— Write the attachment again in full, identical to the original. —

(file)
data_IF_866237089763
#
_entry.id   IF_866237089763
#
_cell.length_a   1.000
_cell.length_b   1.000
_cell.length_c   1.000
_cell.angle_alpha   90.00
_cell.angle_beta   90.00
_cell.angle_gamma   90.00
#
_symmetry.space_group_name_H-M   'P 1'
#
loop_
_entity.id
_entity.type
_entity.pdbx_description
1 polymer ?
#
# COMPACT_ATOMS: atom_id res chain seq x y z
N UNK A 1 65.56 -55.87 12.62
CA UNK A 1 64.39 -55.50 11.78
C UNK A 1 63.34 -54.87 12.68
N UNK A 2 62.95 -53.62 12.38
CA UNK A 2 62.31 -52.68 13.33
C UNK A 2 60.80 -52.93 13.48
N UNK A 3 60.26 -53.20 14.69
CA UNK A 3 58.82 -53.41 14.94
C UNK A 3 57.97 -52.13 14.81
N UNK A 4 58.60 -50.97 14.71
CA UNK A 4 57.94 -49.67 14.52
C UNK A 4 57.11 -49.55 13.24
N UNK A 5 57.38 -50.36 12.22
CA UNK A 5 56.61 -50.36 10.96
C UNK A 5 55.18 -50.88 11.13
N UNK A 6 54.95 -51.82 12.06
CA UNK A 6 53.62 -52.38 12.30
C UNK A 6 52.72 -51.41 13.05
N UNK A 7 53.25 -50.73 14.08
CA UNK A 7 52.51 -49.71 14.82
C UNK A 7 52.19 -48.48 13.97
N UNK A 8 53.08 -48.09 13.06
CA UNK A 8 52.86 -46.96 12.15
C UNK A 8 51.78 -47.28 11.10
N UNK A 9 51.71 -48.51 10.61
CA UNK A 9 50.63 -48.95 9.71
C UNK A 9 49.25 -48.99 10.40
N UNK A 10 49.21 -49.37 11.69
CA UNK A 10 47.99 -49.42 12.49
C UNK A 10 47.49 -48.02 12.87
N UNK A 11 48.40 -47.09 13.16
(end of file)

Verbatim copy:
data_IF_866237089763
#
_entry.id   IF_866237089763
#
_cell.length_a   1.000
_cell.length_b   1.000
_cell.length_c   1.000
_cell.angle_alpha   90.00
_cell.angle_beta   90.00
_cell.angle_gamma   90.00
#
_symmetry.space_group_name_H-M   'P 1'
#
loop_
_entity.id
_entity.type
_entity.pdbx_description
1 polymer ?
#
# COMPACT_ATOMS: atom_id res chain seq x y z
N UNK A 1 65.56 -55.87 12.62
CA UNK A 1 64.39 -55.50 11.78
C UNK A 1 63.34 -54.87 12.68
N UNK A 2 62.95 -53.62 12.38
CA UNK A 2 62.31 -52.68 13.33
C UNK A 2 60.80 -52.93 13.48
N UNK A 3 60.26 -53.20 14.69
CA UNK A 3 58.82 -53.41 14.94
C UNK A 3 57.97 -52.13 14.81
N UNK A 4 58.60 -50.97 14.71
CA UNK A 4 57.94 -49.67 14.52
C UNK A 4 57.11 -49.55 13.24
N UNK A 5 57.38 -50.36 12.22
CA UNK A 5 56.61 -50.36 10.96
C UNK A 5 55.18 -50.88 11.13
N UNK A 6 54.95 -51.82 12.06
CA UNK A 6 53.62 -52.38 12.30
C UNK A 6 52.72 -51.41 13.05
N UNK A 7 53.25 -50.73 14.08
CA UNK A 7 52.51 -49.71 14.82
C UNK A 7 52.19 -48.48 13.97
N UNK A 8 53.08 -48.09 13.06
CA UNK A 8 52.86 -46.96 12.15
C UNK A 8 51.78 -47.28 11.10
N UNK A 9 51.71 -48.51 10.61
CA UNK A 9 50.63 -48.95 9.71
C UNK A 9 49.25 -48.99 10.40
N UNK A 10 49.21 -49.37 11.69
CA UNK A 10 47.99 -49.42 12.49
C UNK A 10 47.49 -48.02 12.87
N UNK A 11 48.40 -47.09 13.16